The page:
Foreign and security policy priorities
The debate at Elmau on foreign and security policy centred on the Ukraine crisis, action to counter the terrorist organisation “Islamic State” and the situation in Libya, Yemen and Iran.
The Heads of State and Government condemned the illegal annexation of Crimea by the Russian Federation and reiterated the need to find a political solution on the basis of the Minsk agreements. They reaffirmed their support for Ukraine and called on the government in Kyiv to continue to implement reforms. A G7 support group was established in Kyiv to advise and support the Ukrainian government as it pursues economic reform. The G7 states reaffirmed their determination to combat terrorism and declared their readiness to do more to support countries affected by terrorist acts, in particular Nigeria, Tunisia and Iraq, whose leaders attended the summit.
G7 Foreign Ministers Meeting in Lübeck: “A signal of determination and unity of purpose”
The G7 Foreign Ministers Meeting in Lübeck (14-15 April) was held at a time of escalating threats when the international order was under increasing scrutiny; the G7, as a community of shared values, sent out a strong signal of determination and unity of purpose. In their extensive communiqué, the G7 Foreign Ministers stated their position on current crises including those in Ukraine, Iraq, Syria, Libya and Yemen, and on cross-cutting themes such as combating terrorism, the climate and security, human rights and cyber issues.
The G7 Foreign Ministers also adopted a declaration on maritime security (the Lübeck Declaration) and an agenda to help prevent future crises and enhance security in Africa. They likewise endorsed a G7 statement on non-proliferation and disarmament. The G7 Foreign Ministers further decided to set up a working group to evaluate the recommendations of an international consortium of think tanks on the foreign policy risks of climate change, which is due to report back in time for the 2016 G7 Foreign Ministers Meeting in Hiroshima. In implementation of the Lübeck Declaration, the German G7 Presidency hosted a high-level meeting of experts on maritime security in Berlin on 14 December.
Assistance for Syrian refugees
At an enlarged meeting of G7 Foreign Ministers in New York on 29 September, convened at short notice by the German G7 Presidency and attended by G7 countries, humanitarian donors and Arab Gulf states, we called with success for additional funds for humanitarian assistance for Syrian refugees. A total of over 1.8 billion US dollars was pledged for further humanitarian support at the meeting.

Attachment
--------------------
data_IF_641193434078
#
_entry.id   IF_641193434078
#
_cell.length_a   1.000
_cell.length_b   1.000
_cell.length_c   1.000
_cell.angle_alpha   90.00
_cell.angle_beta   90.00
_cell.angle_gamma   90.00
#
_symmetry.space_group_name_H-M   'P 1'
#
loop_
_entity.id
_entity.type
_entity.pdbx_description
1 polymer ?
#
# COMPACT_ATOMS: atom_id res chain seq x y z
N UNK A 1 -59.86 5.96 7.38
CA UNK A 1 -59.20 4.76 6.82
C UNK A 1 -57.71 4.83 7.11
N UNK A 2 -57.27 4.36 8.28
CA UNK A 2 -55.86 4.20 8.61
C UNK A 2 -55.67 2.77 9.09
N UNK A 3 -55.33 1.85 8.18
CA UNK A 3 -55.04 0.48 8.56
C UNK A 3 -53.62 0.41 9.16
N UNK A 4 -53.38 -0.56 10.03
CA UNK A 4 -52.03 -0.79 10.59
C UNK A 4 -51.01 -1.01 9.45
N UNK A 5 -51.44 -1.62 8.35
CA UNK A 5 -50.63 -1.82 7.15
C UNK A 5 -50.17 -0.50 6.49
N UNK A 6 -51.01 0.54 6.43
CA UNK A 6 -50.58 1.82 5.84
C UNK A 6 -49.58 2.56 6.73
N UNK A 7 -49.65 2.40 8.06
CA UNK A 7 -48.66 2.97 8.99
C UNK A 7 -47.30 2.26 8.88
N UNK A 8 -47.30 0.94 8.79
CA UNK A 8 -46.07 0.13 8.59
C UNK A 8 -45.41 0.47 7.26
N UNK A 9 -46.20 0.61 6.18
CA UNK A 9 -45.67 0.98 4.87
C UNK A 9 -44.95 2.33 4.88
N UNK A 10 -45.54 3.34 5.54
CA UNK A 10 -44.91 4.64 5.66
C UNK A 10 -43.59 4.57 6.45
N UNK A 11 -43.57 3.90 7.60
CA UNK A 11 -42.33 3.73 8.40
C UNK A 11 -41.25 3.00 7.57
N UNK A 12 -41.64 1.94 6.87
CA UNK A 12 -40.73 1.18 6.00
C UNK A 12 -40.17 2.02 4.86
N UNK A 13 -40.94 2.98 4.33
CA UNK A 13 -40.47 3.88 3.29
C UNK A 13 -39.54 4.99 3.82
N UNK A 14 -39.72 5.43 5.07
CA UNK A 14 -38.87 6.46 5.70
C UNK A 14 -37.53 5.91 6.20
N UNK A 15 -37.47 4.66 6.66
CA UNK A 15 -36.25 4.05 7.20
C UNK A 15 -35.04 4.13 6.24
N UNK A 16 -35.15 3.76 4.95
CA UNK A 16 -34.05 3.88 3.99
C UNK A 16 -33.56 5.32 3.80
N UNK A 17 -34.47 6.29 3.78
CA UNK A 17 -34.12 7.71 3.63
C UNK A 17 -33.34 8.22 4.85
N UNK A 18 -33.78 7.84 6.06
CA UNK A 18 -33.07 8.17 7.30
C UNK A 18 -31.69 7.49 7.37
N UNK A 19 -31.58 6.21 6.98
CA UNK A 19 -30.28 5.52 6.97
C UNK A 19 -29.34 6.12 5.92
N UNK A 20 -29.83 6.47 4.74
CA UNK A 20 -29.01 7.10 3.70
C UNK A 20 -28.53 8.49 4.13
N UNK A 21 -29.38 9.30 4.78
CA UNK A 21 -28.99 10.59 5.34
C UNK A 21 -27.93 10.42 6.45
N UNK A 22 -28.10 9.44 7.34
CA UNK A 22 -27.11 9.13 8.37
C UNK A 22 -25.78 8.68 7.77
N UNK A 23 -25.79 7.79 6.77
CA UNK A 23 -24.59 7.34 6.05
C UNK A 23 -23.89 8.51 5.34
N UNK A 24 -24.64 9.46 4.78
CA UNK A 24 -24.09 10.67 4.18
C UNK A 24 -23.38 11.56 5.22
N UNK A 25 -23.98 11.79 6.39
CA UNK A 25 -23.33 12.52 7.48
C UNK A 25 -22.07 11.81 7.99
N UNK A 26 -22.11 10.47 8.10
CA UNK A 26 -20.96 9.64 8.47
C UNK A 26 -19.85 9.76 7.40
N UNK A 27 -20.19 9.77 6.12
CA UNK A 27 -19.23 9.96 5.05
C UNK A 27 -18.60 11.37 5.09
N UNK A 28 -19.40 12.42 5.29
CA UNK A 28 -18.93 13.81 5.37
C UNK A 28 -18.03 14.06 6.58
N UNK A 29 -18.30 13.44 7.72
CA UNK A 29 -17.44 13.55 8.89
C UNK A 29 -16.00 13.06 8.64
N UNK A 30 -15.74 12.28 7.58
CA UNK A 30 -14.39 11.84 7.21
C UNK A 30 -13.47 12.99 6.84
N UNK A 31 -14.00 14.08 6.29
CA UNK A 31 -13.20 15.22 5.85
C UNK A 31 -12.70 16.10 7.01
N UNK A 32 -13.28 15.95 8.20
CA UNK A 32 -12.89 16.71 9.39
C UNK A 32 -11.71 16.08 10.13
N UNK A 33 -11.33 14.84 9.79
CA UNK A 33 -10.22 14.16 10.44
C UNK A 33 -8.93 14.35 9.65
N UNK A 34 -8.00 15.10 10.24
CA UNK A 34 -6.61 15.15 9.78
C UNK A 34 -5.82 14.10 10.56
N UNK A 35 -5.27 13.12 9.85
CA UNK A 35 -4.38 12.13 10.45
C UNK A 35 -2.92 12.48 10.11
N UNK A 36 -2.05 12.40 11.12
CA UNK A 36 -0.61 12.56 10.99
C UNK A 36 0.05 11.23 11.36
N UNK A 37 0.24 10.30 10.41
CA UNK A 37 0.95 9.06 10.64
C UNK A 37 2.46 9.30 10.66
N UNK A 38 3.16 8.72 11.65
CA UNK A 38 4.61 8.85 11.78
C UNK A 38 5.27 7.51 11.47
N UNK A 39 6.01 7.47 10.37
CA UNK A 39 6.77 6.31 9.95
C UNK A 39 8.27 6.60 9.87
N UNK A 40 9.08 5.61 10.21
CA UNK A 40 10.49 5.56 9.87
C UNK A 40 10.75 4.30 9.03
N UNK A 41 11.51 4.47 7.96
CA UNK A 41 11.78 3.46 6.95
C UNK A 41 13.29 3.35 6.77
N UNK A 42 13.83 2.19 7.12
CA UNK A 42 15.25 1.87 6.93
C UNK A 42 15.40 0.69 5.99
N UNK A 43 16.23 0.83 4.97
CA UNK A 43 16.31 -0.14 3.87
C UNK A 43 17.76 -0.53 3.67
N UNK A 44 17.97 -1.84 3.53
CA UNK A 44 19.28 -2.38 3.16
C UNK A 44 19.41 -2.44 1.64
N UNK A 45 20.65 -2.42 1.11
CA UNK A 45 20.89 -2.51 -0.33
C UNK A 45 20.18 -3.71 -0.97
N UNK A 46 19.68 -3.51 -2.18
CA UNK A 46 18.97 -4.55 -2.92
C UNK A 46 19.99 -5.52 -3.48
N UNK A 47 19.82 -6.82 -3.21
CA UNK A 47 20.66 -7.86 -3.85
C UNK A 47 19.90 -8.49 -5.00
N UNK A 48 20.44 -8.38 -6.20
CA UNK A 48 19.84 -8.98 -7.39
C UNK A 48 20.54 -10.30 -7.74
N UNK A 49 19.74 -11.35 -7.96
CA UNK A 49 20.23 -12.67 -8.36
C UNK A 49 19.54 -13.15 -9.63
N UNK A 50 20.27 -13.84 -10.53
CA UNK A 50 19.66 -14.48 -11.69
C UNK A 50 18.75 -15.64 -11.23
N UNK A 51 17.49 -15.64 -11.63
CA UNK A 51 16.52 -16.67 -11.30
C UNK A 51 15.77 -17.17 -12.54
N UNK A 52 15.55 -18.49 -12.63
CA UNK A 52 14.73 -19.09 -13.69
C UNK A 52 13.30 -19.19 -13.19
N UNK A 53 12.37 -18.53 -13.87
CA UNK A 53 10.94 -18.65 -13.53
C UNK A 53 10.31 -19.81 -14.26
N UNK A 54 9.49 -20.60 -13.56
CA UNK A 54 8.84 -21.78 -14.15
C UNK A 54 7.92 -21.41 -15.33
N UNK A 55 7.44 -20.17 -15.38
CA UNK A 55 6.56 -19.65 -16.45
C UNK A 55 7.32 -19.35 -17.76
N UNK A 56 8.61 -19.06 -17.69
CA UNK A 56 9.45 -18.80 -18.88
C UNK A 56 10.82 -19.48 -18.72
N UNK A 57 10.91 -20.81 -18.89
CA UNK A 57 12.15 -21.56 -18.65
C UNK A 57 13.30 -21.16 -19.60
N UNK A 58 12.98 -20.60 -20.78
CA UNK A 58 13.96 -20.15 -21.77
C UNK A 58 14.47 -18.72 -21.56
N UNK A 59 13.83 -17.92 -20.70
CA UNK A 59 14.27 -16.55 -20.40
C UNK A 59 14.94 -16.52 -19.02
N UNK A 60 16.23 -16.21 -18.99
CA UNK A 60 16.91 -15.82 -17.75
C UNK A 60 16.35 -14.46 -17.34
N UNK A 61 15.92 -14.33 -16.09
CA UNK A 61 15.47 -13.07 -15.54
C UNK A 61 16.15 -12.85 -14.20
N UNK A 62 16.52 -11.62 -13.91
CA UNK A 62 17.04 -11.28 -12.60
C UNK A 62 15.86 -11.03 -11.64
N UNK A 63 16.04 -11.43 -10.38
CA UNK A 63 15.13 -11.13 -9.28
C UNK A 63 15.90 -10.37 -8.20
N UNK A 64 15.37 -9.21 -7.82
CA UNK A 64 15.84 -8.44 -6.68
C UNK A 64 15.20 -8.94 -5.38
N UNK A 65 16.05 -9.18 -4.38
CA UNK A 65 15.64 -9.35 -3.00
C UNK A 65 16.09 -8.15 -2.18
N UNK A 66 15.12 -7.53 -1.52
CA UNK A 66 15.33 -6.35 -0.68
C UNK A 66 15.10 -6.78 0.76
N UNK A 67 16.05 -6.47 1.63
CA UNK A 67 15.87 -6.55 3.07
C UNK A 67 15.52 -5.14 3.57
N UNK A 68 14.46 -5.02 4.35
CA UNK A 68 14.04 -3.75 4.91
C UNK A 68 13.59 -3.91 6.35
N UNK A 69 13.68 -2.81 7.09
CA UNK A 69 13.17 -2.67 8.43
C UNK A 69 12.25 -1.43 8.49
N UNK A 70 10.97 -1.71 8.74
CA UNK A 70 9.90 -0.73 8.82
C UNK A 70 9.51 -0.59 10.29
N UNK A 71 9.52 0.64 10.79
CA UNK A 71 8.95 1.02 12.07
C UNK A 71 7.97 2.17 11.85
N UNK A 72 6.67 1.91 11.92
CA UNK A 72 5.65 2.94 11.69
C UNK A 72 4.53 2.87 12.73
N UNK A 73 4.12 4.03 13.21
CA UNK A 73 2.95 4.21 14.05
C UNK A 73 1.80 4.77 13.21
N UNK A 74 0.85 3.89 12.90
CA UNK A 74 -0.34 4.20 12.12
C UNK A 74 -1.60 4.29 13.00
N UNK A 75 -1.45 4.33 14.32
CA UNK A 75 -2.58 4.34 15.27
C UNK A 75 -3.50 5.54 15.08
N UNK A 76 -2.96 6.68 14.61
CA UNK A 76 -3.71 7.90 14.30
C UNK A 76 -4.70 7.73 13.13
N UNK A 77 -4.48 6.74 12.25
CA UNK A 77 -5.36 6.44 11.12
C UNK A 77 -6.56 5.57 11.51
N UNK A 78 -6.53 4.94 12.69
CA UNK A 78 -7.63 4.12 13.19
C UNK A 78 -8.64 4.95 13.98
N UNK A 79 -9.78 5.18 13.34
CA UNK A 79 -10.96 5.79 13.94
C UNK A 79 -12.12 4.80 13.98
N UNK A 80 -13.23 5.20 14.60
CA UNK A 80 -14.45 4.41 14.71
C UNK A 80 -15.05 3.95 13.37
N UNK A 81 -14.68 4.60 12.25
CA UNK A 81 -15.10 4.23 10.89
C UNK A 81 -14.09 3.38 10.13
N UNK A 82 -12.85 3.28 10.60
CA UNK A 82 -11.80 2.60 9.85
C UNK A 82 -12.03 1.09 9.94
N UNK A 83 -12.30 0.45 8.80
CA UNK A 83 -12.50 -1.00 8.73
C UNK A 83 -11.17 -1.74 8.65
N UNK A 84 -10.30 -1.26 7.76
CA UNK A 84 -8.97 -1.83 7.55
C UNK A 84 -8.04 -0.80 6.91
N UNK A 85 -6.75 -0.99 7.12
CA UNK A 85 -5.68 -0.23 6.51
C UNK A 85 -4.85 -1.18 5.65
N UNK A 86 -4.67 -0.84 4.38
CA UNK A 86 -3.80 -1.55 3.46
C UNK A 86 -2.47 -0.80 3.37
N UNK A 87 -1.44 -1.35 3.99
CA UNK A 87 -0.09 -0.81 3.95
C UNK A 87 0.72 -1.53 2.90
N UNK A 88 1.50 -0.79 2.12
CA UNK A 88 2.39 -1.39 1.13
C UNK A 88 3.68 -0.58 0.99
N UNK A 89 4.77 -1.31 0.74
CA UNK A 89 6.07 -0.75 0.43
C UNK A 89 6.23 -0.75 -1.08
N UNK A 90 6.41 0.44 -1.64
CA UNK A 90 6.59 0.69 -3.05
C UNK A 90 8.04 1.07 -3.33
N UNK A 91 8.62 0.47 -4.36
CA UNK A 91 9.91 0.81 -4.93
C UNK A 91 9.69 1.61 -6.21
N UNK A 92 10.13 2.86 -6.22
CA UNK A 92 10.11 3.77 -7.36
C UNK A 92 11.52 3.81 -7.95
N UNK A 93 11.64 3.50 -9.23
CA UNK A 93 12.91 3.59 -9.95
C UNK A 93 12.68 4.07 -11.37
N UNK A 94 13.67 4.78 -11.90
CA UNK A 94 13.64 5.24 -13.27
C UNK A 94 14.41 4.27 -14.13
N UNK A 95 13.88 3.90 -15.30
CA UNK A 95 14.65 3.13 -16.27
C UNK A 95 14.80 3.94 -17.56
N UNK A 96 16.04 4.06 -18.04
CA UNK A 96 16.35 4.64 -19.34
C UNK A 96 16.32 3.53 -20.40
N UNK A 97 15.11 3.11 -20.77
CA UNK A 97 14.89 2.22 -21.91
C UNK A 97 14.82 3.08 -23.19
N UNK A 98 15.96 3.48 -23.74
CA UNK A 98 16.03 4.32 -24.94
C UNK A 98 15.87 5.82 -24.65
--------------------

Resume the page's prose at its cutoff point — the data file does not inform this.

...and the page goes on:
Supporting the 2030 Agenda for Sustainable Development
In Elmau the G7 countries set themselves the targets of lifting 500 million people in developing countries out of hunger and malnutrition by 2030, and, in the same period, increasing the number of women and girls given technical and vocational education by one third. These targets underscore the G7’s commitment to the UN 2030 Agenda for Sustainable Development.
Growth and world trade
The G7 leaders further agreed to continue their efforts to achieve stronger and more inclusive growth, to close remaining gaps in the regulation of the financial markets and to cooperate yet more closely on international tax matters. They also expressed their commitment to the multilateral trading system and the WTO, whilst stressing the importance of regional trade agreements, especially the TTIP, for growth, jobs and prosperity.
The G7 furthermore agreed on concrete steps to strengthen responsibility in global supply chains and to improve the application of existing labour, social and environmental standards, in particular by ensuring consumers and purchasing companies are better informed, by providing advice and financial support for developing countries, by doing more to support small and medium-sized firms and by means of multi-stakeholder initiatives, above all in the textile industry.
With a view to protecting the environment, the G7 leaders affirmed their determination to keep the increase in global average temperature below 2°C compared to pre-industrial levels, to decarbonise the global economy over the course of the century and to reduce greenhouse gas emissions by 40-70% by 2050 compared to 2010. In this way the Heads of State and Government issued an important signal in the run up to the international climate change negotiations in Paris in 2015.
Germany also set various other priorities in the fields of health, women and the environment, in coordination with its G7 partners.